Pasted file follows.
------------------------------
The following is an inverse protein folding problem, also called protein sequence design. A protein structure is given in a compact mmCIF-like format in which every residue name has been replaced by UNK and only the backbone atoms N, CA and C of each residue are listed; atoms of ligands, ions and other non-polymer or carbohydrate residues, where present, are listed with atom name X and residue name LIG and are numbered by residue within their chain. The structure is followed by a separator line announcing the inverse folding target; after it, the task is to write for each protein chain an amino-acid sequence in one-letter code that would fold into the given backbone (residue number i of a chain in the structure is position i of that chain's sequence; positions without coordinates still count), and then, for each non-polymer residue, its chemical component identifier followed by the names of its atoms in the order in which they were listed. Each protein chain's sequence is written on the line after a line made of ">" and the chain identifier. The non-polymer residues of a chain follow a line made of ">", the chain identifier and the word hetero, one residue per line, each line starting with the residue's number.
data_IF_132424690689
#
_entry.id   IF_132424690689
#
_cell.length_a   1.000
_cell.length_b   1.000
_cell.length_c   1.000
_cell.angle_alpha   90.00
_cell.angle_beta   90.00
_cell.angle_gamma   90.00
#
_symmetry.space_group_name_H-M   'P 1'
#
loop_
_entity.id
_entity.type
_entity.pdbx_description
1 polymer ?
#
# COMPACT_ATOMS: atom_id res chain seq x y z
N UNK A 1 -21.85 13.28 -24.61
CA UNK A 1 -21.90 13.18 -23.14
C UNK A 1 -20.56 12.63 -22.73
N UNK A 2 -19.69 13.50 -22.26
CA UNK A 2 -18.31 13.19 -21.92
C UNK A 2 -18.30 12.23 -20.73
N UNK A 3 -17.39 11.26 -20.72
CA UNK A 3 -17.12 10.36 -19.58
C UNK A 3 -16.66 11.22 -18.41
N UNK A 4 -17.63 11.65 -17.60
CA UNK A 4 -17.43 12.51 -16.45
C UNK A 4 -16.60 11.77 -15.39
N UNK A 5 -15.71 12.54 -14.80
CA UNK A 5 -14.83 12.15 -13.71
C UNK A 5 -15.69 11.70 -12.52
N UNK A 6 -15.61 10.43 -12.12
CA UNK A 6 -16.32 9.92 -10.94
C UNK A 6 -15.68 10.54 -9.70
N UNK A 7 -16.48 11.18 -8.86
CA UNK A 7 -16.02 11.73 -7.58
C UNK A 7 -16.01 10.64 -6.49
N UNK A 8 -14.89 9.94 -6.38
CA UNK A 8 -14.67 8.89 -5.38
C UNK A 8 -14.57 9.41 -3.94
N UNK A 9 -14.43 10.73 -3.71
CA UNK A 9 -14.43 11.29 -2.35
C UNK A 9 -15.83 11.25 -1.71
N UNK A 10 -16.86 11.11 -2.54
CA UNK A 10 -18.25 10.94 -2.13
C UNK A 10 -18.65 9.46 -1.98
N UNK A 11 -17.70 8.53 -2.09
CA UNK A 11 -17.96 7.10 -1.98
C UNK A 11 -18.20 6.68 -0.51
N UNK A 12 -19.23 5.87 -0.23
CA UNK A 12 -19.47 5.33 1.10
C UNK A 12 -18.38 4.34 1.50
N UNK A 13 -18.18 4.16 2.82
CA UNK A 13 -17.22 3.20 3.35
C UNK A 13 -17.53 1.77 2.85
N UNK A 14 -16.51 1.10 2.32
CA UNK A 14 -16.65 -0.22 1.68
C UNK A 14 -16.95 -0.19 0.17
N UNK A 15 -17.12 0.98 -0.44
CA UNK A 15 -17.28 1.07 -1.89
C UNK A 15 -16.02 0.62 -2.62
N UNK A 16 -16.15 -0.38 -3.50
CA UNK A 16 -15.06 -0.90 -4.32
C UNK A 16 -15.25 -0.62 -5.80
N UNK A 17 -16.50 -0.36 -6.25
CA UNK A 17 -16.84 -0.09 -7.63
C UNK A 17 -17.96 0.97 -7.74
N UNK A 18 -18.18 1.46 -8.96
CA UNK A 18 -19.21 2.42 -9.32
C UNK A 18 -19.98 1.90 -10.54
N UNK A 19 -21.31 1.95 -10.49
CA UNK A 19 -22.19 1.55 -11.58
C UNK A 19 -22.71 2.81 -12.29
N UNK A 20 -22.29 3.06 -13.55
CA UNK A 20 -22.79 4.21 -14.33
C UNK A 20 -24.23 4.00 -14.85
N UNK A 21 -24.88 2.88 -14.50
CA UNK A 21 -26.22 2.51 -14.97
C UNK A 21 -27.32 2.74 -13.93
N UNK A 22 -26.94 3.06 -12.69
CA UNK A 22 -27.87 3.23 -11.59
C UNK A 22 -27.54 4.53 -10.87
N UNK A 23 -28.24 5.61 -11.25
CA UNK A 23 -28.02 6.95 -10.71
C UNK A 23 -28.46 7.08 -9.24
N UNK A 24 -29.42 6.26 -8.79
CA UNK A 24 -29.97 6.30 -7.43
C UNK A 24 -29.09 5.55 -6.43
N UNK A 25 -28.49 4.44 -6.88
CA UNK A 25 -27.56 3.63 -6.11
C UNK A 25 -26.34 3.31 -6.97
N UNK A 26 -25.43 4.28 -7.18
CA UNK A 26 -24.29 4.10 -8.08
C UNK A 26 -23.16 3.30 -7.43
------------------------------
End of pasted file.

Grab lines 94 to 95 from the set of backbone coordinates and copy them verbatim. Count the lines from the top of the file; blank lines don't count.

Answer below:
N UNK A 25 -28.49 4.44 -6.88
CA UNK A 25 -27.56 3.63 -6.11